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Mathematics is a tool for everyday life. Children are taught how to make sense of the world around them through developing their ability to calculate, to reason and to solve problems. Their work also enables them to understand relationships and patterns. Mathematics is used to analyse and communicate information and ideas and to tackle a range of practical tasks and real life problems.


The aims of teaching mathematics are:

  • to promote children’s confidence and competence with numbers and the number system, with concepts and with skills;
  • to develop pupils’ ability to use and apply their skills in solving problems, to reason, to think logically and to work systematically in a range of contexts (not confined to the maths lesson);
  • to enable pupils to use the language of mathematics confidently to express their ideas and understanding;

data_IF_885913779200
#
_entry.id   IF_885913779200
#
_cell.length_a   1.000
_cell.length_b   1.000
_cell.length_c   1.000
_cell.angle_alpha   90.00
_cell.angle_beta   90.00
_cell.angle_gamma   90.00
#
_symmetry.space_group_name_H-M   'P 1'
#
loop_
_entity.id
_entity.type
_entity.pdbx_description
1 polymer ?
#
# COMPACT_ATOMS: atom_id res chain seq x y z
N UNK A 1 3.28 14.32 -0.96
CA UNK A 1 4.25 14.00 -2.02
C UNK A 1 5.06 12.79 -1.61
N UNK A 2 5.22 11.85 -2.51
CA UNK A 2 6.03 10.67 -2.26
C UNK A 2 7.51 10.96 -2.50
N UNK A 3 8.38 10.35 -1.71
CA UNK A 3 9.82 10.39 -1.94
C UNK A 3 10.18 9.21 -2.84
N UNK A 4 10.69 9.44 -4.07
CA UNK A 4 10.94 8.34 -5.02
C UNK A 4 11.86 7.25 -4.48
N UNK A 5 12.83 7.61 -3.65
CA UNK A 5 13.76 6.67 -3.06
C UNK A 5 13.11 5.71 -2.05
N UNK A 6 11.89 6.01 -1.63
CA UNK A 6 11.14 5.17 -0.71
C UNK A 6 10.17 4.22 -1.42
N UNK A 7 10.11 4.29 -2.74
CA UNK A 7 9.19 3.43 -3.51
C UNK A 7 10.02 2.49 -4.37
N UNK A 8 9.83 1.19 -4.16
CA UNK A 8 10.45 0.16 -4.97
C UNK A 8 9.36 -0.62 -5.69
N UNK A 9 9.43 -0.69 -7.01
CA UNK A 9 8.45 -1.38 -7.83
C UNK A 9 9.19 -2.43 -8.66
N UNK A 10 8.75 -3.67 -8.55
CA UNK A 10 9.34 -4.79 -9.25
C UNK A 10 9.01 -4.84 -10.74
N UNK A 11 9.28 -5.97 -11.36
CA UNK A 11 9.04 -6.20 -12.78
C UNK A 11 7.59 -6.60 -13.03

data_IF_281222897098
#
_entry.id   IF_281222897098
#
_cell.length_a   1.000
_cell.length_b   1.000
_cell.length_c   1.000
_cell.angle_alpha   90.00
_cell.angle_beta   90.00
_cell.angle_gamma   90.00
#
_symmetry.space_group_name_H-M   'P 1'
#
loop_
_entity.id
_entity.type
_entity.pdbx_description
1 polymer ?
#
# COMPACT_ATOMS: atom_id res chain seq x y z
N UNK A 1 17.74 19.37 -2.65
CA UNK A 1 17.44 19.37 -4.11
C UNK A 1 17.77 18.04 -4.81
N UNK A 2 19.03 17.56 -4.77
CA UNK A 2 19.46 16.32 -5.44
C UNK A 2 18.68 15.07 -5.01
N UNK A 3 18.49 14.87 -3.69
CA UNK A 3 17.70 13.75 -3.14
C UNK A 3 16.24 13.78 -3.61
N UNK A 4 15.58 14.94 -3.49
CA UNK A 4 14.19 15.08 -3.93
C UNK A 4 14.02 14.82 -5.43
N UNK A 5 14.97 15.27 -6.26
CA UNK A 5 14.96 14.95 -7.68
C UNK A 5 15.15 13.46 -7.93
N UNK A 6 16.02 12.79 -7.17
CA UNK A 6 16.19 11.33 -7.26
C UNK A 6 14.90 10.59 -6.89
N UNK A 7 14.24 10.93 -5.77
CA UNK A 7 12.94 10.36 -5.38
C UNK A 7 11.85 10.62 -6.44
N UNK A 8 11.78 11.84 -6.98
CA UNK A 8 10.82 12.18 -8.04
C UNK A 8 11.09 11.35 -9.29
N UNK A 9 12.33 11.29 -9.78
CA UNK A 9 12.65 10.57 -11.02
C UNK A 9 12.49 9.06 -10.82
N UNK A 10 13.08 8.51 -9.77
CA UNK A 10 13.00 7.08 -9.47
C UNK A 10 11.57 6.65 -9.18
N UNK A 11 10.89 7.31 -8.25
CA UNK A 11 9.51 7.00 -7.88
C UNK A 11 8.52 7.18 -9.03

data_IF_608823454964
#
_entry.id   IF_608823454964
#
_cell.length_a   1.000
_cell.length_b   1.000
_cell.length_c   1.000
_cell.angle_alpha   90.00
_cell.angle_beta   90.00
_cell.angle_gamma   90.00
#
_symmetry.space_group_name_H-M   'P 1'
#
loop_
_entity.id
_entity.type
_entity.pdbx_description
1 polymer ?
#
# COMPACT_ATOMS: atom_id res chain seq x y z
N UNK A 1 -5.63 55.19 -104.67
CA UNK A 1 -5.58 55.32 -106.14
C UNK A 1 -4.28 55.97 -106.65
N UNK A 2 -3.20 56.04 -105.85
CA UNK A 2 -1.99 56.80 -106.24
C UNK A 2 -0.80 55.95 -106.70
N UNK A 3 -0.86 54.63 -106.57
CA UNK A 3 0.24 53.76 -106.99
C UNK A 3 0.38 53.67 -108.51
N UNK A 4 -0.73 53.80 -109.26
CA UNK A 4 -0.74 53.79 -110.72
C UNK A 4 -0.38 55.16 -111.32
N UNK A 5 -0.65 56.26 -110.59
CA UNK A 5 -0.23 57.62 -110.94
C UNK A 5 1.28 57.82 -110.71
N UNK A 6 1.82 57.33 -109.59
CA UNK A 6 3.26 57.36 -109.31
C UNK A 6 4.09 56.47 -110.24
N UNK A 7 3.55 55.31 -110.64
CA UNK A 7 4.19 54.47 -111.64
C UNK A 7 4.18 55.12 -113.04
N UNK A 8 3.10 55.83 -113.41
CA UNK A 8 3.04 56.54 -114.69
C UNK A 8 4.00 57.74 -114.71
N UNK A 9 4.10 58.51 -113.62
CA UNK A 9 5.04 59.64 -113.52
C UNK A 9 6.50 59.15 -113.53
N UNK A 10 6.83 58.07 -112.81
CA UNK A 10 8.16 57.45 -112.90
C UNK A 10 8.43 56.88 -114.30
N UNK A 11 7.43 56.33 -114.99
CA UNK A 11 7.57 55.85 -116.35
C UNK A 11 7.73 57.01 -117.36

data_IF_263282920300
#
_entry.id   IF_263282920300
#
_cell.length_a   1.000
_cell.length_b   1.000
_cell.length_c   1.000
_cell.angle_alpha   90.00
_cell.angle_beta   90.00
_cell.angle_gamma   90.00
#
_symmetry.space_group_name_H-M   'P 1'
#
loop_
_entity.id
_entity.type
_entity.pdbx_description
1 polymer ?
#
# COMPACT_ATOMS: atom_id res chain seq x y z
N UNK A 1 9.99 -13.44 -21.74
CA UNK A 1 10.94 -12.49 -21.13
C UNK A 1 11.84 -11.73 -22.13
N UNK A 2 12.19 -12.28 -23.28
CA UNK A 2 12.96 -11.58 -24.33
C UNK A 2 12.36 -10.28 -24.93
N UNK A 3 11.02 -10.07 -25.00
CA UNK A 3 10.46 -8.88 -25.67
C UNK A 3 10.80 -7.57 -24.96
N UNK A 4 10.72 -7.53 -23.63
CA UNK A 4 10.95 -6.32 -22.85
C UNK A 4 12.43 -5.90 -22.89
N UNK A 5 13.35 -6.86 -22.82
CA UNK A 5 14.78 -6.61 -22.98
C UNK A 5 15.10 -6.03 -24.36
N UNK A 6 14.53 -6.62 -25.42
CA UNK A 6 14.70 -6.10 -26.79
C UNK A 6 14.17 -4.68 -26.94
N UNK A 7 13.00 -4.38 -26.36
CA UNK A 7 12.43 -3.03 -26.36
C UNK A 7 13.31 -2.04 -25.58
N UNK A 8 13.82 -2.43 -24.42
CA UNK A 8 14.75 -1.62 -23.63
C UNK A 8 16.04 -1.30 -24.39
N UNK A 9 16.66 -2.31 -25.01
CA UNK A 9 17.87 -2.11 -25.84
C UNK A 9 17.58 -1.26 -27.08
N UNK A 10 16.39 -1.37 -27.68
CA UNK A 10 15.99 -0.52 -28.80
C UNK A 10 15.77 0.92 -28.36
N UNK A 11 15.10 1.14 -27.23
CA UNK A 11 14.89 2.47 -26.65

• to promote a positive attitude towards, and enjoyment of, mathematics;
  • to develop pupils’ initiative and an ability to work both independently and in cooperation with others; and
  • to develop an understanding of the importance of mathematics in everyday life.


Mathematics teaching also focuses on the development of pupils’ rapid recall of mental facts. Skills such as multiplication tables and known number facts are taught through a variety of strategies and our work is supplemented by the use of the Maths Passport scheme.